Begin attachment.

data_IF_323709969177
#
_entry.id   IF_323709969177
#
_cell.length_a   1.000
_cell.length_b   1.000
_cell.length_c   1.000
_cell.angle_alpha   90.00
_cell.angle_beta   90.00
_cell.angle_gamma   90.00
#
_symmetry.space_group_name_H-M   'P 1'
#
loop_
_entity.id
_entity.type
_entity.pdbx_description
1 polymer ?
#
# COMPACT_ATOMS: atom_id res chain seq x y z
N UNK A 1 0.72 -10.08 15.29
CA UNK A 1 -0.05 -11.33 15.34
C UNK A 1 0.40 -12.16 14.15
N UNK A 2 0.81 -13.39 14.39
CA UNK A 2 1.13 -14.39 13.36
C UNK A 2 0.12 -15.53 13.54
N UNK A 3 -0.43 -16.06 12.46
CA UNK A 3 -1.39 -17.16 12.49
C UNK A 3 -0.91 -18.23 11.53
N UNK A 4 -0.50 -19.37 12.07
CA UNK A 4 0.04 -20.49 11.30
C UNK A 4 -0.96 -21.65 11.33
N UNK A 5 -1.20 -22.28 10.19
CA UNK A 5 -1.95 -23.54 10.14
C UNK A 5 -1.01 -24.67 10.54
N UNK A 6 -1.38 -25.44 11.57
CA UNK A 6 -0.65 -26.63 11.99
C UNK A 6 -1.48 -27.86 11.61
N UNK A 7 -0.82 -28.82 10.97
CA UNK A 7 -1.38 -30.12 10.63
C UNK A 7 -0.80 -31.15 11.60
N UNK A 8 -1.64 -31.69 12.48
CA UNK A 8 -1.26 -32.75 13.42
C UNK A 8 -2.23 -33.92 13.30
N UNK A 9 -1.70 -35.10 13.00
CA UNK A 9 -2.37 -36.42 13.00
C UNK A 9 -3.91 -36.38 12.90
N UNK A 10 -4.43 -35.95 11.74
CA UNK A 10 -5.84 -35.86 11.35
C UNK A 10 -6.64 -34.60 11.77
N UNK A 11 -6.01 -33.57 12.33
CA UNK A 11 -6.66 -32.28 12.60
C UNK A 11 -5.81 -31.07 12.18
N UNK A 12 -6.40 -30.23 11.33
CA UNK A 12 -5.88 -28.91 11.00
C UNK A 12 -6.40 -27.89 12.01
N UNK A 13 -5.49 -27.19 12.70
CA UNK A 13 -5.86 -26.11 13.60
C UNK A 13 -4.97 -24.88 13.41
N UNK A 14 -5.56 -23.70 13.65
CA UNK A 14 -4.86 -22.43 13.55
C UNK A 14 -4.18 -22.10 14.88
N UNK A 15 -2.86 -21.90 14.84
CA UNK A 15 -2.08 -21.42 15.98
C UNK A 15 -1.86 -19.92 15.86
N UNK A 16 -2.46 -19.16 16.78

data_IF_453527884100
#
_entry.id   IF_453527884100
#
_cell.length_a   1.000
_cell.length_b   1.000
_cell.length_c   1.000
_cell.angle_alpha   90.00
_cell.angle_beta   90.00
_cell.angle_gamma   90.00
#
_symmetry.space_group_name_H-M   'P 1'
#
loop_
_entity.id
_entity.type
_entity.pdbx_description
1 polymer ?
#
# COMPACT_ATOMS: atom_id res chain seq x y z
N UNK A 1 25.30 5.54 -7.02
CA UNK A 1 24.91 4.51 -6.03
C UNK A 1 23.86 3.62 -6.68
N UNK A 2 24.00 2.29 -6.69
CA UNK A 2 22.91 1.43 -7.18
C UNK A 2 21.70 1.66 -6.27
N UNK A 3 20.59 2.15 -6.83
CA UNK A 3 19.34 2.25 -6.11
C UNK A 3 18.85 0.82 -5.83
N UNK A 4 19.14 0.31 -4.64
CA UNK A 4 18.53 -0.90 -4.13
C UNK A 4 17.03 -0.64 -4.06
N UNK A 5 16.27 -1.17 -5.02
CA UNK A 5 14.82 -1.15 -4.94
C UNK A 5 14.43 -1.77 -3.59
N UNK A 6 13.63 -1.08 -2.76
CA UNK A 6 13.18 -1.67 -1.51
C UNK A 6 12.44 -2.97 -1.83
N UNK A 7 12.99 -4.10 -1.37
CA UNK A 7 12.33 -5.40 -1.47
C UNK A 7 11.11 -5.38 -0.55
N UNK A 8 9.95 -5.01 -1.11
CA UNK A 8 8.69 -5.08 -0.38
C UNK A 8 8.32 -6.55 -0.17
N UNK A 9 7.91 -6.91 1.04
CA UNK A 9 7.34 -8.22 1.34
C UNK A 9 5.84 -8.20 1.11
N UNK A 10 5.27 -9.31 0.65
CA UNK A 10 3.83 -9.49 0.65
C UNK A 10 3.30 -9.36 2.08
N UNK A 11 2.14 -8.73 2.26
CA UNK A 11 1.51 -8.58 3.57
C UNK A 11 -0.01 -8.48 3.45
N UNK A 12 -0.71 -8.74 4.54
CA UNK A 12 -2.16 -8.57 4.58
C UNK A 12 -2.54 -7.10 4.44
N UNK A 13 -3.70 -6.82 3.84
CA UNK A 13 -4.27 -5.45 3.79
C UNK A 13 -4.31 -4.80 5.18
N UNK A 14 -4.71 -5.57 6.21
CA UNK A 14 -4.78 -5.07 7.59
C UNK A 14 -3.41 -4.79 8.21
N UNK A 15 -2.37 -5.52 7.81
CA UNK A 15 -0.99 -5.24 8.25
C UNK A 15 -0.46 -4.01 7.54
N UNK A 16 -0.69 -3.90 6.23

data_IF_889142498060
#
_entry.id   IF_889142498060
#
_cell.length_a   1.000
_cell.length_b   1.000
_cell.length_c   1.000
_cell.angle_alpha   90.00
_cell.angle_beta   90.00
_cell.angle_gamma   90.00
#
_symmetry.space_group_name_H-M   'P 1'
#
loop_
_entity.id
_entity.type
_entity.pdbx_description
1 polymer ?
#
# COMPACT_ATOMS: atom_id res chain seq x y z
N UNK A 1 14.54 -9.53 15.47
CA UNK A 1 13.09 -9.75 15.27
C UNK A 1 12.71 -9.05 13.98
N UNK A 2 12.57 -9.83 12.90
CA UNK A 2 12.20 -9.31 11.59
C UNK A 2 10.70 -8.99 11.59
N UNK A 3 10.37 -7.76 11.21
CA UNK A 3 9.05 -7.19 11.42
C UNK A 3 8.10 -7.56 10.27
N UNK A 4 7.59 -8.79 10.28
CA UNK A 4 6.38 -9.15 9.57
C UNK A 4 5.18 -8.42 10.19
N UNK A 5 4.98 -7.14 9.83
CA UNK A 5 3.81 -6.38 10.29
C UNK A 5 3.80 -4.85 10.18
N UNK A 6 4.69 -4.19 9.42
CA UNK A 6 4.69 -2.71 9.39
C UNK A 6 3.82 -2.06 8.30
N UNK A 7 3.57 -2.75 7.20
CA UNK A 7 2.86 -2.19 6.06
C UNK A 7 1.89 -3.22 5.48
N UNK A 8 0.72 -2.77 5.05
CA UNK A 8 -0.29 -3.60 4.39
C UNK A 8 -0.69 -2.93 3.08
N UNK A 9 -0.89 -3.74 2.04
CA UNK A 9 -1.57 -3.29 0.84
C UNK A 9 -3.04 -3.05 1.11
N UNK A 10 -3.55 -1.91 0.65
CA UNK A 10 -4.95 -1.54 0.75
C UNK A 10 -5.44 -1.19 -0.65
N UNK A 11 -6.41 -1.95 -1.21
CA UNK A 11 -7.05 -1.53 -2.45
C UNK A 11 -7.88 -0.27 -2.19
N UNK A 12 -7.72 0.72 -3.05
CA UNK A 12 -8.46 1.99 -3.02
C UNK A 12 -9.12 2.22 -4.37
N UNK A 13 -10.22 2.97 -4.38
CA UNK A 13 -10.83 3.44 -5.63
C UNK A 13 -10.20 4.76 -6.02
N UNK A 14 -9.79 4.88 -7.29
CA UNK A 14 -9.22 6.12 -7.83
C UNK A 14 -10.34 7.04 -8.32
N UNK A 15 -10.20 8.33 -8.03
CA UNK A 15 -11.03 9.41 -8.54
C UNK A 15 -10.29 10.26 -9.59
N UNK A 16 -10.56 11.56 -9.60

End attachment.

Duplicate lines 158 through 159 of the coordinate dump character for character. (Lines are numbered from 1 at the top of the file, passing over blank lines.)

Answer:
C UNK A 2 10.70 -8.99 11.59
N UNK A 3 10.37 -7.76 11.21